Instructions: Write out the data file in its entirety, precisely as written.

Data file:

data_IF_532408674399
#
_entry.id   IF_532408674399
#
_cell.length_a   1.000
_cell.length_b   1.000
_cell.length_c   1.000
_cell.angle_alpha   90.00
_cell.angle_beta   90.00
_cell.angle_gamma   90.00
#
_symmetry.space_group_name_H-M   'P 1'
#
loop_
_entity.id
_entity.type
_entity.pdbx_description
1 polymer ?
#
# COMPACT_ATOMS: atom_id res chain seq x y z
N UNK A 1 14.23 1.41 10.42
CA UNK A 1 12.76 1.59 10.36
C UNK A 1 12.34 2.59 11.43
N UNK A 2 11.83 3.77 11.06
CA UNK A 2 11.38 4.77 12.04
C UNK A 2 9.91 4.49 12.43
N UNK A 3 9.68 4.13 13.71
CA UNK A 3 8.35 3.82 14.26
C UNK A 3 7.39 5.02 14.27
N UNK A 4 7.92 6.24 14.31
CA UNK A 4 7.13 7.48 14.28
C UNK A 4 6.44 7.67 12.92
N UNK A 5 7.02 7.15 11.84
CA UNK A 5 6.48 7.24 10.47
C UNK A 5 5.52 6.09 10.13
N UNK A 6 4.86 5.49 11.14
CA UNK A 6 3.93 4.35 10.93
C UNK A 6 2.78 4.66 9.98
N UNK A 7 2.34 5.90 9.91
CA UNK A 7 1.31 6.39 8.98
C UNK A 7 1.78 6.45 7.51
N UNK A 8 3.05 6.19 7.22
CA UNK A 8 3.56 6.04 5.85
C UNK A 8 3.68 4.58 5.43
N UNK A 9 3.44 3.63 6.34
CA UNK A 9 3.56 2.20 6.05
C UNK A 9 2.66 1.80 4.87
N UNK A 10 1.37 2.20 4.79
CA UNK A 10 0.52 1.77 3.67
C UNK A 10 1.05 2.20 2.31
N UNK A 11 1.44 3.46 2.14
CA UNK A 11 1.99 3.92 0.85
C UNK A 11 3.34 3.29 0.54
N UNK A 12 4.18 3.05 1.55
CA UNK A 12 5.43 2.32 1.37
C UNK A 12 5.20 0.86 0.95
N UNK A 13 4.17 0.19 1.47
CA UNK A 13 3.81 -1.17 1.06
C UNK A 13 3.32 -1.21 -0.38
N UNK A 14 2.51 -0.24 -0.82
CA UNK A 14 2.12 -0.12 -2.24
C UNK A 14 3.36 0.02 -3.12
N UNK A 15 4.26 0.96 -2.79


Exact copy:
data_IF_532408674399
#
_entry.id   IF_532408674399
#
_cell.length_a   1.000
_cell.length_b   1.000
_cell.length_c   1.000
_cell.angle_alpha   90.00
_cell.angle_beta   90.00
_cell.angle_gamma   90.00
#
_symmetry.space_group_name_H-M   'P 1'
#
loop_
_entity.id
_entity.type
_entity.pdbx_description
1 polymer ?
#
# COMPACT_ATOMS: atom_id res chain seq x y z
N UNK A 1 14.23 1.41 10.42
CA UNK A 1 12.76 1.59 10.36
C UNK A 1 12.34 2.59 11.43
N UNK A 2 11.83 3.77 11.06
CA UNK A 2 11.38 4.77 12.04
C UNK A 2 9.91 4.49 12.43
N UNK A 3 9.68 4.13 13.71
CA UNK A 3 8.35 3.82 14.26
C UNK A 3 7.39 5.02 14.27
N UNK A 4 7.92 6.24 14.31
CA UNK A 4 7.13 7.48 14.28
C UNK A 4 6.44 7.67 12.92
N UNK A 5 7.02 7.15 11.84
CA UNK A 5 6.48 7.24 10.47
C UNK A 5 5.52 6.09 10.13
N UNK A 6 4.86 5.49 11.14
CA UNK A 6 3.93 4.35 10.93
C UNK A 6 2.78 4.66 9.98
N UNK A 7 2.34 5.90 9.91
CA UNK A 7 1.31 6.39 8.98
C UNK A 7 1.78 6.45 7.51
N UNK A 8 3.05 6.19 7.22
CA UNK A 8 3.56 6.04 5.85
C UNK A 8 3.68 4.58 5.43
N UNK A 9 3.44 3.63 6.34
CA UNK A 9 3.56 2.20 6.05
C UNK A 9 2.66 1.80 4.87
N UNK A 10 1.37 2.20 4.79
CA UNK A 10 0.52 1.77 3.67
C UNK A 10 1.05 2.20 2.31
N UNK A 11 1.44 3.46 2.14
CA UNK A 11 1.99 3.92 0.85
C UNK A 11 3.34 3.29 0.54
N UNK A 12 4.18 3.05 1.55
CA UNK A 12 5.43 2.32 1.37
C UNK A 12 5.20 0.86 0.95
N UNK A 13 4.17 0.19 1.47
CA UNK A 13 3.81 -1.17 1.06
C UNK A 13 3.32 -1.21 -0.38
N UNK A 14 2.51 -0.24 -0.82
CA UNK A 14 2.12 -0.12 -2.24
C UNK A 14 3.36 0.02 -3.12
N UNK A 15 4.26 0.96 -2.79